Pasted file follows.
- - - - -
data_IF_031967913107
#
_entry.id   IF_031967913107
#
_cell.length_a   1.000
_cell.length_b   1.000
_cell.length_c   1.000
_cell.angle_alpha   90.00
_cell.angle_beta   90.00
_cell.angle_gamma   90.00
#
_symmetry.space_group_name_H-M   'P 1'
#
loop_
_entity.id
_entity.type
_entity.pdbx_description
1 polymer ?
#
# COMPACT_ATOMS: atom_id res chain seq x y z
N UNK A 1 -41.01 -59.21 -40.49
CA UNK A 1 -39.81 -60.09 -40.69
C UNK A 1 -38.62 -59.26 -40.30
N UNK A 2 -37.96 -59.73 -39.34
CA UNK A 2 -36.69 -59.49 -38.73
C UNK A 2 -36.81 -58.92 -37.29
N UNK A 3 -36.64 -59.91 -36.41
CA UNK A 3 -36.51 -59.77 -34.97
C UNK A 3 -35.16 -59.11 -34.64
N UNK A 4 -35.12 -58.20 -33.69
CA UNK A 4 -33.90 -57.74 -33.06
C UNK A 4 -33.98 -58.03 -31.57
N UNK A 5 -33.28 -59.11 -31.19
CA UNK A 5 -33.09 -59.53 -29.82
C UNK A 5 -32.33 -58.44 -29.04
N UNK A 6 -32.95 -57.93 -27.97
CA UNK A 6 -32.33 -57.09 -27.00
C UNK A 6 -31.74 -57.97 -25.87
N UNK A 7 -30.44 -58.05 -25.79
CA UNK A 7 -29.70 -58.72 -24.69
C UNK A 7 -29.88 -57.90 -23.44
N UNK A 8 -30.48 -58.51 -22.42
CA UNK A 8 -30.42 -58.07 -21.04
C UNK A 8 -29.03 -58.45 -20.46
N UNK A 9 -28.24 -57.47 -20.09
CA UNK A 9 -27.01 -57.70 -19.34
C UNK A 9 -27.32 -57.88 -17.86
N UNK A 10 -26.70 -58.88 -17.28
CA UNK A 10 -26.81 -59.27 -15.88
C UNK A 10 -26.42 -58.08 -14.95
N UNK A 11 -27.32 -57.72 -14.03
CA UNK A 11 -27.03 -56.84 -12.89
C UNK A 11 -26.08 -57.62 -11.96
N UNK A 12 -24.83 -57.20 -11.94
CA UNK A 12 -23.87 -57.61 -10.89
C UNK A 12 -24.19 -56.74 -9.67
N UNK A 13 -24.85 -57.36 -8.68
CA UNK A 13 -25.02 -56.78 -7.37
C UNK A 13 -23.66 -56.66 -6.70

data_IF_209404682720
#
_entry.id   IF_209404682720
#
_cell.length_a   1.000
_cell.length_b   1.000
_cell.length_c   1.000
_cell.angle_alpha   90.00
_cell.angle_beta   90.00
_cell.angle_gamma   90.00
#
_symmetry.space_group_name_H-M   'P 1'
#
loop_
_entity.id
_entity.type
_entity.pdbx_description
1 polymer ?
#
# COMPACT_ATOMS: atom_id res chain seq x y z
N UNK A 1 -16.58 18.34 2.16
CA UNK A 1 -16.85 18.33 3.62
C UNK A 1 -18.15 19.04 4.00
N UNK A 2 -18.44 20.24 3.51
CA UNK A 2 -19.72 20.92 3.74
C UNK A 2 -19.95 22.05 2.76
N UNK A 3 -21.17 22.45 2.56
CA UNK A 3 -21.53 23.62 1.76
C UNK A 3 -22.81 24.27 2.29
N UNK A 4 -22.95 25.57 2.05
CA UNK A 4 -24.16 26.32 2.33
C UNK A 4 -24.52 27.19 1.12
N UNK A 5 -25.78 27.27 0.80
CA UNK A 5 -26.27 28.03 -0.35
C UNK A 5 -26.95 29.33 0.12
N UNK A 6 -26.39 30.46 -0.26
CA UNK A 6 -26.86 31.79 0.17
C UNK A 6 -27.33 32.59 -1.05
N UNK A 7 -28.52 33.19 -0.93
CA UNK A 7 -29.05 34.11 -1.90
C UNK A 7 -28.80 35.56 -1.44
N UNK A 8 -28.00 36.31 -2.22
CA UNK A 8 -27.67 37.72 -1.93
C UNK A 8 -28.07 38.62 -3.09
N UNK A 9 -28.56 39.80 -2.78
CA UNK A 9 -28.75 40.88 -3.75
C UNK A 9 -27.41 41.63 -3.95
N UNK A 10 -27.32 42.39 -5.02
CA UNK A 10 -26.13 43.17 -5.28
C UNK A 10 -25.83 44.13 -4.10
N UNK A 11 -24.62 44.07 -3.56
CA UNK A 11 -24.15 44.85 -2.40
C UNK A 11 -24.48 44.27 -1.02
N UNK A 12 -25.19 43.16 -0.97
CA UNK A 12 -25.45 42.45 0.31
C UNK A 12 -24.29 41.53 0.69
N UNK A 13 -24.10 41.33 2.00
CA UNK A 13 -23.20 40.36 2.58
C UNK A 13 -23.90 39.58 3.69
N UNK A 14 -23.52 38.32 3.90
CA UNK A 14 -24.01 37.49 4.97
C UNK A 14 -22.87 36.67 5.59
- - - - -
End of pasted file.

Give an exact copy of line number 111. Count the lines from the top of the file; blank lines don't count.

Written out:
CA UNK A 11 -24.15 44.85 -2.40